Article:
2021-06-01T08:26:22.055146+00:00 heroku[router]: at=info code=H81 desc="Blank app" method=GET path="/" host=your-domain.herokuapp.com request_id=84008b3c-68ef-4a69-a452-f200ed5c2f7d fwd="95.103.134.130" dyno= connect= service= status=502 bytes= protocol=https
2021-06-01T08:26:22.339664+00:00 heroku[router]: at=info code=H81 desc="Blank app" method=GET path="/favicon.ico" host=your-domain.herokuapp.com request_id=ba4cedfa-82b1-49eb-a190-dc4f4841bd13 fwd="95.103.134.130" dyno= connect= service= status=502 bytes= protocol=https
...

The output shows 100 lines where each line holds a single log record. As you can see, the log record structure is as described in the previous step.


Viewing Specific Number of Log Lines

If you want to view more (or fewer) lines then you can re-execute the same command with parameter -n:

$ heroku logs -n 3

The parameter -n 3 determines to display exactly 3 lines. You’ll see the program’s output appear on the screen:

Output
2021-06-01T08:25:21.297420+00:00 app[api]: Initial release by user your@email.com
2021-06-01T08:25:21.297420+00:00 app[api]: Release v1 created by user your@email.com
2021-06-01T08:25:21.553252+00:00 app[api]: Release v2 created by user your@email.com

The output shows exactly three log records. However, you can display up to 1500 lines.


Viewing Log Tail in Real-time

If you want to view your latest log records in real-time for the live application debugging purpose, then you can use the --tail option, which displays the tail of recent logs in real-time. Let's execute the heroku logs with the --tail option:

$ heroku logs --tail

Now, you can reload a few times your Heroku domain https://your-domain.herokuapp.com/ in your browser to generate some log records. The output will generate the new log records in real-time (this works only if your application logs such an event as an HTTP request, we will show how to configure such an application logger in the next steps):

Output
...
2021-06-01T12:32:10.289571+00:00 heroku[router]: at=info method=GET path="/" host=your-domain.herokuapp.com request_id=c387dfb7-ec98-4591-8abb-6f68d98e500a fwd="95.103.134.130" dyno=web.1 connect=0ms service=2ms status=200 bytes=165 protocol=https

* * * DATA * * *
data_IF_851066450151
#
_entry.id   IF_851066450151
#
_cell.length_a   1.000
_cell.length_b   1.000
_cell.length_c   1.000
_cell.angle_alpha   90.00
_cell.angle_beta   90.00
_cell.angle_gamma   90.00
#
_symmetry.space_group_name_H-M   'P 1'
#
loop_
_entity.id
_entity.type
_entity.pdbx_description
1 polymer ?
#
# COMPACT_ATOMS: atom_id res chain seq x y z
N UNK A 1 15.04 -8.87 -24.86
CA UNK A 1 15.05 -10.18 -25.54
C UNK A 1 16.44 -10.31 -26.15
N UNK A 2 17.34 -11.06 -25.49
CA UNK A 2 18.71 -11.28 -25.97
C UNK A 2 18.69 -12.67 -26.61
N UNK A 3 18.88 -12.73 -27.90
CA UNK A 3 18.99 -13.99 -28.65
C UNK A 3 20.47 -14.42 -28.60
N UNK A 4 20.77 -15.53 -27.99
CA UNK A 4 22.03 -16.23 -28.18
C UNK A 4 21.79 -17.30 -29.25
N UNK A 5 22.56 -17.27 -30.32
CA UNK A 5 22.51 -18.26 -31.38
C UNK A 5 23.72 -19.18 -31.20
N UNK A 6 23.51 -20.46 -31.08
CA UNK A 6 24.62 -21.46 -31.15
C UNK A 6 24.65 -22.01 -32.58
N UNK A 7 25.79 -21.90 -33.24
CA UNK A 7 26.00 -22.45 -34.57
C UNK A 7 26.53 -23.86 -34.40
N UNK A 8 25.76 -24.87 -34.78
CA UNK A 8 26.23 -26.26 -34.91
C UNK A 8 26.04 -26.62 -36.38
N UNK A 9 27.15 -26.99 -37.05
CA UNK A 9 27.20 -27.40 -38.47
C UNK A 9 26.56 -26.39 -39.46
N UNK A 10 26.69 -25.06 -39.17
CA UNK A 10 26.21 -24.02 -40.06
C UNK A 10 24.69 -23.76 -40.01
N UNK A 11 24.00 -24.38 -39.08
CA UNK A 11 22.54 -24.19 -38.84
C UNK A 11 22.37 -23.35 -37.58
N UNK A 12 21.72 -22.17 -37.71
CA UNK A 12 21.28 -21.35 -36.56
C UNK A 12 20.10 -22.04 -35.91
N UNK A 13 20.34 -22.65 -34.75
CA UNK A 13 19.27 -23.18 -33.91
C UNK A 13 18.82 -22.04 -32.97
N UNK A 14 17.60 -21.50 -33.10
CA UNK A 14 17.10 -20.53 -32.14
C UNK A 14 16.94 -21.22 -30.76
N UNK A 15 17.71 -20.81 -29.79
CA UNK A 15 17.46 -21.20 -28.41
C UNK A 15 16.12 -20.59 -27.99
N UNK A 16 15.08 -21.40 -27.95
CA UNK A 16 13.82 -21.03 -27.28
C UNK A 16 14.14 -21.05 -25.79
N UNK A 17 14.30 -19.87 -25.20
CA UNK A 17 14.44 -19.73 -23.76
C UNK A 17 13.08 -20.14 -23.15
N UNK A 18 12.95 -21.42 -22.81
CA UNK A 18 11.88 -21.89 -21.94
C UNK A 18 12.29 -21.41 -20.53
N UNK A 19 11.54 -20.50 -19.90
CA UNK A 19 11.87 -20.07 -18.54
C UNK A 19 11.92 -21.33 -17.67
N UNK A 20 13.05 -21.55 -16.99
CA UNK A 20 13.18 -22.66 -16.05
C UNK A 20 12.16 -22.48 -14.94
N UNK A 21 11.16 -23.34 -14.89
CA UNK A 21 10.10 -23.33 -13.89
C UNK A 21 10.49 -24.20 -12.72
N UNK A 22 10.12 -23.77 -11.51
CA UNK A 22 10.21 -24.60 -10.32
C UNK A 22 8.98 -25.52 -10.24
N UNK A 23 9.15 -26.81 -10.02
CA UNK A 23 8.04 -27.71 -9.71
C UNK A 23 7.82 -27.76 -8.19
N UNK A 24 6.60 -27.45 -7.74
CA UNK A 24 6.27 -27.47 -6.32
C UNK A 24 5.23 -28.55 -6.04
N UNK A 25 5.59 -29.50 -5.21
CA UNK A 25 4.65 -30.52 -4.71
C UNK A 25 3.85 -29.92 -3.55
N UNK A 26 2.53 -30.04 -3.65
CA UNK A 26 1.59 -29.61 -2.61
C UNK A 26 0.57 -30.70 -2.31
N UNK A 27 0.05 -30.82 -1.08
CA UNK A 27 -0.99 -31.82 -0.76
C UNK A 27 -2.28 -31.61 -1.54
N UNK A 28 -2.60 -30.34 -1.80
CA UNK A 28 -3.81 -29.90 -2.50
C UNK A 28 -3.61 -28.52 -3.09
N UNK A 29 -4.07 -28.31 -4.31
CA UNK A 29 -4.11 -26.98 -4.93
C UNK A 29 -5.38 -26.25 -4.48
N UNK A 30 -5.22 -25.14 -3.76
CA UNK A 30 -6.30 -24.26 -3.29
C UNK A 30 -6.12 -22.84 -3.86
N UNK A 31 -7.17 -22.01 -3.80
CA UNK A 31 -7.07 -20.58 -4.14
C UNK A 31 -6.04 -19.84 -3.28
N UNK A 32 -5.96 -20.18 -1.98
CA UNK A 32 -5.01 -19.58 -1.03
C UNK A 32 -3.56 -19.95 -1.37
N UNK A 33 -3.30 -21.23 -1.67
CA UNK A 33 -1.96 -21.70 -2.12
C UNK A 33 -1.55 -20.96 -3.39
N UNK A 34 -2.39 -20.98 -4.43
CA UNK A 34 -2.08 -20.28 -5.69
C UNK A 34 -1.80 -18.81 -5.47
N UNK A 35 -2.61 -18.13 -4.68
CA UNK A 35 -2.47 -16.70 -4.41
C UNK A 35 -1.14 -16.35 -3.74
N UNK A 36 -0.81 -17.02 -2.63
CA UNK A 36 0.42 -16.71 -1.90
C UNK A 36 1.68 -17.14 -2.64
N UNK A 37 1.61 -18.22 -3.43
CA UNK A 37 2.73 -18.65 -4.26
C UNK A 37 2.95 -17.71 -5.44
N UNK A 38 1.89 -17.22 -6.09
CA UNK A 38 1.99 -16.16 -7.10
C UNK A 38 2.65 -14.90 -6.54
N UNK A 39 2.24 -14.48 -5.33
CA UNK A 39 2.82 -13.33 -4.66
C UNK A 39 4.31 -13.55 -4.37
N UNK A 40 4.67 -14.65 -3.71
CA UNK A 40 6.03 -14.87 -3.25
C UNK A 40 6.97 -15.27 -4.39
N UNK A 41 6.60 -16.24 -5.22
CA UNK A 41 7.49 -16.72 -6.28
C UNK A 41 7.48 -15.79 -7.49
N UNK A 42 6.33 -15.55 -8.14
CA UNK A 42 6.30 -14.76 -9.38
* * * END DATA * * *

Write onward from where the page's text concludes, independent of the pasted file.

2021-06-01T12:32:10.288845+00:00 app[web.1]: 10.5.201.229 - - [01/Jun/2021:12:32:10 +0000] "GET / HTTP/1.1" 200 12 "-" "Mozilla/5.0 (X11; Linux x86_64) AppleWebKit/537.36 (KHTML, like Gecko) Chrome/91.0.4472.77 Safari/537.36"
2021-06-01T12:32:11.590971+00:00 heroku[router]: at=info method=GET path="/" host=your-domain.herokuapp.com request_id=91855b5a-ab36-4e0b-aa5d-0d7089c08794 fwd="95.103.134.130" dyno=web.1 connect=0ms service=2ms status=200 bytes=165 protocol=https
2021-06-01T12:32:11.590438+00:00 app[web.1]: 10.5.201.229 - - [01/Jun/2021:12:32:11 +0000] "GET / HTTP/1.1" 200 12 "-" "Mozilla/5.0 (X11; Linux x86_64) AppleWebKit/537.36 (KHTML, like Gecko) Chrome/91.0.4472.77 Safari/537.36"
2021-06-01T12:32:13.064383+00:00 heroku[router]: at=info method=GET path="/" host=your-domain.herokuapp.com request_id=6f16762f-38a2-48ec-b801-4e63b6dcccc9 fwd="95.103.134.130" dyno=web.1 connect=0ms service=1ms status=200 bytes=165 protocol=https
2021-06-01T12:32:13.064135+00:00 app[web.1]: 10.5.201.229 - - [01/Jun/2021:12:32:13 +0000] "GET / HTTP/1.1" 200 12 "-" "Mozilla/5.0 (X11; Linux x86_64) AppleWebKit/537.36 (KHTML, like Gecko) Chrome/91.0.4472.77 Safari/537.36"

The end of output should display the log records similar to these. You can see that the log records reports about the HTTP request to the specified URI.


Filtering the Logs

As described in the previews step, each log records refers to a specific source and dyno. You can filter the log by these fields.

If you want to view only the application logs (logs from the application itself) then execute the heroku logs with the option --source app:

$ heroku logs --source app

In case that you want to show the system logs (log records about actions taken by the Heroku platform) then re-execute the same command, but with --source heroku:

$ heroku logs --source heroku

If you are looking for the API logs (messages about administrative actions) then specify also --dyno option to the api:

$ heroku logs --source app --dyno api

These are some examples of possible sources. If you use any add-on then you can filter the log records generated by them.

The log records displayed with the Heroku CLI are not in chronological order. These log records are generated by various sources into a single log stream, thus the parallel processes can write to the log in unordered way.


Step 3 — Python Application Logging

Everything that is written to the stdout is maintained with Heroku as an application log. Heroku is language independent, but the application logs are generated in the application-specific language. Each language offers some logging framework, which you can use. We will discuss some of them, but there are plenty of others. When choosing the logging framework, keep in mind that Heroku maintains logs from various sources. Your logging framework should be able to label log record with application identification (process ID, machine name) and timestamp. Also, the logging framework should maintain log verbosity (the severity levels such as into, debug, error are a matter of course).